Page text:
TABLE 2. Mean ± standard deviation (SD) of translation of upper central incisor (tooth 21) by 4D-printed aligners of two thicknesses


FIGURE 6. Bar chart showing the mean maximum force generated on a 2-mm vertical three-point bending testing of 3D-printed specimens of ClearX v.1.1 shape memory material at different temperatures.

In OMSS simulations, the forces delivered on palatal displacement of tooth 21 at 37°C, 45°C, and 55°C by 0.8-mm aligners were 0.3 ± 0.1, 0.2 ± 0.1, and 0.7 ± 0.2 N, respectively, whereas those by 1.0-mm aligners were 0.3 ± 0.1, 0.3 ± 0.1, and 0.6 ± 0.2 N, respectively (Figure 7 and Table 1). Varying degrees of temperature had a significant effect on the force, whereas the thickness of the aligner along with its interaction with temperature had no significant effect. Pairwise comparison showed that aligner subjected to 55°C conducted a significantly higher force than those subjected to 37°C and 45°C. A good concordance with movement of tooth 21 in the typodont experiment could be shown in OMSS with insignificant difference between them (Table 2). At 55°C, there was a higher significant translation by 1.0-mm aligner than the 0.8-mm one (Tables 1 and 2).


FIGURE 7. Bar chart showing forces generated by 4D-printed aligners of two different thicknesses; measurement was done at different temperatures in a custom-made biomechanical system (OMSS).


TABLE 1. Mean ± standard deviation (SD) of translation and forces conducted on upper central incisor (tooth 21) by 4D-printed aligners of two thicknesses


Although orthodontic aligners have been studied in several aspects and great progress was done in orthodontic treatment by aligners (Bowman, 2017), practitioners still report some drawbacks to aligner use. On the top of these drawbacks are the limited movement achieved by each single aligner, which leads to use of changing regime through a large series of aligners per treatment (Simon et al., 2014b; Elshazly et al., 2021). Therefore, we believe that if a method could be applied to decrease the number of the aligners per treatment, together with a method to accelerate the biological movement of the teeth, that would be a quantum leap in the field of orthodontics.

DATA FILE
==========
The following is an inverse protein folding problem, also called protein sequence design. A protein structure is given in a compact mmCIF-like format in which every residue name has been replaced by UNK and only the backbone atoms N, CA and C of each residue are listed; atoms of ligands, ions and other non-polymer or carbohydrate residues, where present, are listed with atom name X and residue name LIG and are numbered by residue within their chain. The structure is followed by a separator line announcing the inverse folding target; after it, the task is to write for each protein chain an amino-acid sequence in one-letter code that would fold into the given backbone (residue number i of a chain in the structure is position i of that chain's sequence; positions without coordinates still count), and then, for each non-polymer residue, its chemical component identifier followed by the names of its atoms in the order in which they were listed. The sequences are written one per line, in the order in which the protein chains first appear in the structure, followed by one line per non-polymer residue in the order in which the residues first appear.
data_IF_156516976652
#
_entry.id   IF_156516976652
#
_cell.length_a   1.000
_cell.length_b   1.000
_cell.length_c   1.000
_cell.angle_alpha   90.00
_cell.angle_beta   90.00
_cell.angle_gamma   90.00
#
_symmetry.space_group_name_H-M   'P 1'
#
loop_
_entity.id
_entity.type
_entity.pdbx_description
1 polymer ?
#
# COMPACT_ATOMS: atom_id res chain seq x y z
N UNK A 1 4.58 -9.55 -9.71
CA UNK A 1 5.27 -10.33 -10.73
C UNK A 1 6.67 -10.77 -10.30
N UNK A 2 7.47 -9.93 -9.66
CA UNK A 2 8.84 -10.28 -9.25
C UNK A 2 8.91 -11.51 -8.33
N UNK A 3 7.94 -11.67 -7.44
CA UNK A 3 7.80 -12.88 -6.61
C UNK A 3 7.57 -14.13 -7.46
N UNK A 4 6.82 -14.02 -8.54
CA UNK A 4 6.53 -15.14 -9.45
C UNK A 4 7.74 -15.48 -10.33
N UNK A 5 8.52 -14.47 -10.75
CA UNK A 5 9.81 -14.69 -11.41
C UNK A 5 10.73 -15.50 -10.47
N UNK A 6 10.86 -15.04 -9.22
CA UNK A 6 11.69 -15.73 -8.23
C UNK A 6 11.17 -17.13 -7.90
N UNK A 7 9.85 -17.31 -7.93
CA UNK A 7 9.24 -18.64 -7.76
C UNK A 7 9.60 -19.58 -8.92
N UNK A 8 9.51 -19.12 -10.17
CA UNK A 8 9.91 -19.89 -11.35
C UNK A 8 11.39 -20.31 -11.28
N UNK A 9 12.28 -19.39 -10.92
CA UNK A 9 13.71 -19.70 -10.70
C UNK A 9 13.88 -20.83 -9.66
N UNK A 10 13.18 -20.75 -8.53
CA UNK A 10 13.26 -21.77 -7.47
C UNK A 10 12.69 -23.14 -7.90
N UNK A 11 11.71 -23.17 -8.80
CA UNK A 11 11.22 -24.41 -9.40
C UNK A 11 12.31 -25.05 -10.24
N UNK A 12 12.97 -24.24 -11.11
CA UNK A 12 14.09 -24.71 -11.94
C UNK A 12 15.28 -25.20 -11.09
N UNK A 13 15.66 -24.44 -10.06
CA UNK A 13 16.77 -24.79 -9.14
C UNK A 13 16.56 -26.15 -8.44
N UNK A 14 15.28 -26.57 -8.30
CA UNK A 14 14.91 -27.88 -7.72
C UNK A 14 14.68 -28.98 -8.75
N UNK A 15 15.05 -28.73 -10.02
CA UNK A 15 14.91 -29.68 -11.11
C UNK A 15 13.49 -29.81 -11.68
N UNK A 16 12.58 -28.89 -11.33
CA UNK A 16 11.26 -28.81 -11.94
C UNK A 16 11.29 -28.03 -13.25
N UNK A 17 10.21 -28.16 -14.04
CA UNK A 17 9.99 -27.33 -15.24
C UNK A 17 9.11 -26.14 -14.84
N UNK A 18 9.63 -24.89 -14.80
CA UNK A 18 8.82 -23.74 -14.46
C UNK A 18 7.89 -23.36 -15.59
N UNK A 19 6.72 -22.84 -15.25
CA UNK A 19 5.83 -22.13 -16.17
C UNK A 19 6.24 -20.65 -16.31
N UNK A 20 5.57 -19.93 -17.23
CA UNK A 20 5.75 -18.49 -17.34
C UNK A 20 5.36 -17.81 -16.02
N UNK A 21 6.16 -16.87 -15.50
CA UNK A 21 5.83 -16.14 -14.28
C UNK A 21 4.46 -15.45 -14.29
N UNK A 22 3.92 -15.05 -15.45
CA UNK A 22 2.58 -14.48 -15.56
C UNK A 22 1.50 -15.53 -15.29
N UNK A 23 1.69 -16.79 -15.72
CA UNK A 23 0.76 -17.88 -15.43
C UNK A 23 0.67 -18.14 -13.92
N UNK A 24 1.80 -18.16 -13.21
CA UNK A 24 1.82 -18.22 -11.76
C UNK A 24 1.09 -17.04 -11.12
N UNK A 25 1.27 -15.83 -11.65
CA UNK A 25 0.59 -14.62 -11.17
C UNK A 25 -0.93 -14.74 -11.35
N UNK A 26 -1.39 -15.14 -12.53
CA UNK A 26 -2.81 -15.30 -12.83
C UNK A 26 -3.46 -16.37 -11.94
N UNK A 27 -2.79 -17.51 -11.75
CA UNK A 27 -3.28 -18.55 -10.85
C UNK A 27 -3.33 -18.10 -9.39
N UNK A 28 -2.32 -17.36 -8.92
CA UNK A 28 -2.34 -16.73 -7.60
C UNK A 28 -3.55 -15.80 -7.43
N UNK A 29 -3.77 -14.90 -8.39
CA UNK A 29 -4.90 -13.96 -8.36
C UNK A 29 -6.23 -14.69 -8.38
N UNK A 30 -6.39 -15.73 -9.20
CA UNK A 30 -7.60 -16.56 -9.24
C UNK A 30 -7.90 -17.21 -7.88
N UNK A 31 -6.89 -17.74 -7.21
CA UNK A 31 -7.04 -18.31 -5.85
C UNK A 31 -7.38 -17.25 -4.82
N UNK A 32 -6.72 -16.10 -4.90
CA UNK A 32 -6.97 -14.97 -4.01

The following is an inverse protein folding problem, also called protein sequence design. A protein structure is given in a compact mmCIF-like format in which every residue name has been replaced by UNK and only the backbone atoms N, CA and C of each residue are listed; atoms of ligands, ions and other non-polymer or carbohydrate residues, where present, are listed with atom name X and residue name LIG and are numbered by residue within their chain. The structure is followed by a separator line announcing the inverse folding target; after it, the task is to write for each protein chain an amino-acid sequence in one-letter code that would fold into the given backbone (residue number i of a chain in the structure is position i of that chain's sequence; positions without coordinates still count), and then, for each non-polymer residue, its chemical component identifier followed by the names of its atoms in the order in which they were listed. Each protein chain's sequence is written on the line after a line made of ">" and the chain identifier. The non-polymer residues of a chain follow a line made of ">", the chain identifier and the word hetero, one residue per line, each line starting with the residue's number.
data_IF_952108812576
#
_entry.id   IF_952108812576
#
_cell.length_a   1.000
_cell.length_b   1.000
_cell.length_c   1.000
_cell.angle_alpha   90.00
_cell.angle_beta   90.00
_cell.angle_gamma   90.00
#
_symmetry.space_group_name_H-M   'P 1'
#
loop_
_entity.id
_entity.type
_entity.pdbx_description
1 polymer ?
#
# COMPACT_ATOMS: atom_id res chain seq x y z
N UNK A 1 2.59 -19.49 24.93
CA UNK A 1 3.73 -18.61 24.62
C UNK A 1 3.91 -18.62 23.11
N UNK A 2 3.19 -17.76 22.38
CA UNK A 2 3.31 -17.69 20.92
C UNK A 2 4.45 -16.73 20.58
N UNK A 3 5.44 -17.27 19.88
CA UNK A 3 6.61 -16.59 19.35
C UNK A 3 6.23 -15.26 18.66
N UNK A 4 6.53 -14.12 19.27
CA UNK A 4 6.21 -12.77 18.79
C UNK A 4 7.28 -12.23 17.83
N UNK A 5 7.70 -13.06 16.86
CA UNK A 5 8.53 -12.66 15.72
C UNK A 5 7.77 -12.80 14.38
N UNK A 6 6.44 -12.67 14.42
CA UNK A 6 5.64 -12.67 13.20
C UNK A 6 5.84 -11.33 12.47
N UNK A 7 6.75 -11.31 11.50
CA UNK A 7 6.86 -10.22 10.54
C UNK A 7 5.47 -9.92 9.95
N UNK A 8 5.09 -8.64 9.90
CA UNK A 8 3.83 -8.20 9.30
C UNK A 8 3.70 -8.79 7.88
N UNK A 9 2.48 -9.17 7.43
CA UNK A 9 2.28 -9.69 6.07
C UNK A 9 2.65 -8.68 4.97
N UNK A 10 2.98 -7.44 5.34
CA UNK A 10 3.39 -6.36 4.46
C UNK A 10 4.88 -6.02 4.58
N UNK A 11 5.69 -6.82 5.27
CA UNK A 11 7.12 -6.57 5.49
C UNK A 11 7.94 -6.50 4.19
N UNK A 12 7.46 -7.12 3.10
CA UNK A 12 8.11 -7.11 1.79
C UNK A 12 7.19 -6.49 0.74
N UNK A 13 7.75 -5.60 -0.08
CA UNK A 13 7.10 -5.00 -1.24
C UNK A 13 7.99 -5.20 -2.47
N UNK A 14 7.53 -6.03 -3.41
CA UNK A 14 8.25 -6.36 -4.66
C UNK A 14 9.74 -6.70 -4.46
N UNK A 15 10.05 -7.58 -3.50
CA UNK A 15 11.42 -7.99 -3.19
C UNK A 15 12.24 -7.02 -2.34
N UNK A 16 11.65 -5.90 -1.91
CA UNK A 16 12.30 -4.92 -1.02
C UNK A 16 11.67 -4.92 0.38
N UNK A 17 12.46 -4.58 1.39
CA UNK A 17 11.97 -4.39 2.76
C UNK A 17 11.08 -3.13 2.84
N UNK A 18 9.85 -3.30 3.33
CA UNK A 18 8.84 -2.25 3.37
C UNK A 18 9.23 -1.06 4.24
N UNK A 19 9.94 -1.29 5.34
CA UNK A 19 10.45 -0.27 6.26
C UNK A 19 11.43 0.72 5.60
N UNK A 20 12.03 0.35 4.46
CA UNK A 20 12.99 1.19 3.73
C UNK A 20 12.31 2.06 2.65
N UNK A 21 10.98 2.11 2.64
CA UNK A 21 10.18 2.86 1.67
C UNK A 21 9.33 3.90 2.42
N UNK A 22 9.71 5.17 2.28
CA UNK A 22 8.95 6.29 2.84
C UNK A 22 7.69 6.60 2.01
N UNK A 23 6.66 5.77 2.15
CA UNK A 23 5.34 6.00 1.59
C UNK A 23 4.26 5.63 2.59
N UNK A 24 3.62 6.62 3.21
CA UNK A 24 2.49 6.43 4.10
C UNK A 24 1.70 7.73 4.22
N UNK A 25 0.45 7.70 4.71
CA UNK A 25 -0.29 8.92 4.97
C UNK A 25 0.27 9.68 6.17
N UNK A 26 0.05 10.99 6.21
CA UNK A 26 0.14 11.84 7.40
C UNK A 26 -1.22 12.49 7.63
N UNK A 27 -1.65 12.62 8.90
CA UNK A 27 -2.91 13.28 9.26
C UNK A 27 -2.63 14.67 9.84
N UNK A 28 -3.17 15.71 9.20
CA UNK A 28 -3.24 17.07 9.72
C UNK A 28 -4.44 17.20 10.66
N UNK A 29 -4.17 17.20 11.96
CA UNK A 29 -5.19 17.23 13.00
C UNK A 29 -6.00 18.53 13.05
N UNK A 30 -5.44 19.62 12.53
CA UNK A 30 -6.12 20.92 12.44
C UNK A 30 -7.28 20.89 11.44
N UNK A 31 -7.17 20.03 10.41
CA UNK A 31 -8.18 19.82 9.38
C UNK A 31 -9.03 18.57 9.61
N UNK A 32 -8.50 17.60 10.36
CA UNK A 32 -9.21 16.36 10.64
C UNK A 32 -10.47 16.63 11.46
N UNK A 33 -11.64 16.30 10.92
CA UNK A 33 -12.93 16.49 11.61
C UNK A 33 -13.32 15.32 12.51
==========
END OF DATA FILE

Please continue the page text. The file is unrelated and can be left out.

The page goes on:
The introduction of new aligner materials draws the attention of many researchers. Some of them introduced smart materials, particularly SMPs (Silverman and Cohen, 1969; Choi and Kim, 2005; Lai and Rule, 2020; Elshazly et al., 2021). The idea of clear aligners made of SMPs is aiming to reduce the cost and time of the treatment by using a dynamic aligner that can change its shape intentionally over treatment time, and consequently one shape memory aligner could substitute a series of conventional aligners and overcome the stepwise system. Furthermore, it helps to decrease the plastic consumption by decreasing the number of plastic aligners per treatment plan and thus raise concerns about the ethical responsibility toward the environment (Elshazly et al., 2021). Despite many tryouts mentioned before (Choi and Kim, 2005; Jung and Cho, 2010; Lai and Rule, 2020; Elshazly et al., 2021), still there is a great lack of data in the literature about clear aligners made from SMPs. So far, it is difficult, biomechanical-wise and biocompatibility-wise, to favor an appropriate material.

Thermoresponsive SMPs are a subcategory of smart polymers, which have a novel capacity, to recover their original shape after being deformed, upon specific thermal initiation (Zhang et al., 2009; Meng and Li, 2013). At the molecular level, polymer network-based SMPs consist of at least two different segments, hard and soft, with two different glass transition temperatures (Tg) (Lendlein and Langer, 2002). Shape memory mechanism is attributed to the cooperation of the hard and the soft segments. Phase separation is essential in this mechanism. The separation occurs only above a threshold temperature (transition temperature); prior to it, no phase separation occurs. Soft segments act as a switch (matrix phase) responsible for shape changing, and hard segments act as cross-links responsible for preserving the original shape (Lendlein and Kelch, 2002; Behl and Lendlein, 2007; Zhang et al., 2009). Many of SMPs have a Tg near the body temperature; thus, the body temperature could act as an initiator for shape memory change (Gorna and Gogolewski, 2003). Moreover, many SMPs have the advantage of possessing several inherent properties, such as transparency, low density, and reduced cost (Jung and Cho, 2010). In addition, the shape recovery of some SMPs could last up to approximately 3 months, which might be suitable for orthodontic applications (Small et al., 2010). These advantages may qualify them to be introduced in the fabrication of orthodontic appliances for treatment of initial alignment and leveling of aesthetically concerned patients (Nakasima et al., 1991), as well as the correction of malaligned and severely rotated teeth (Mahmood et al., 2019).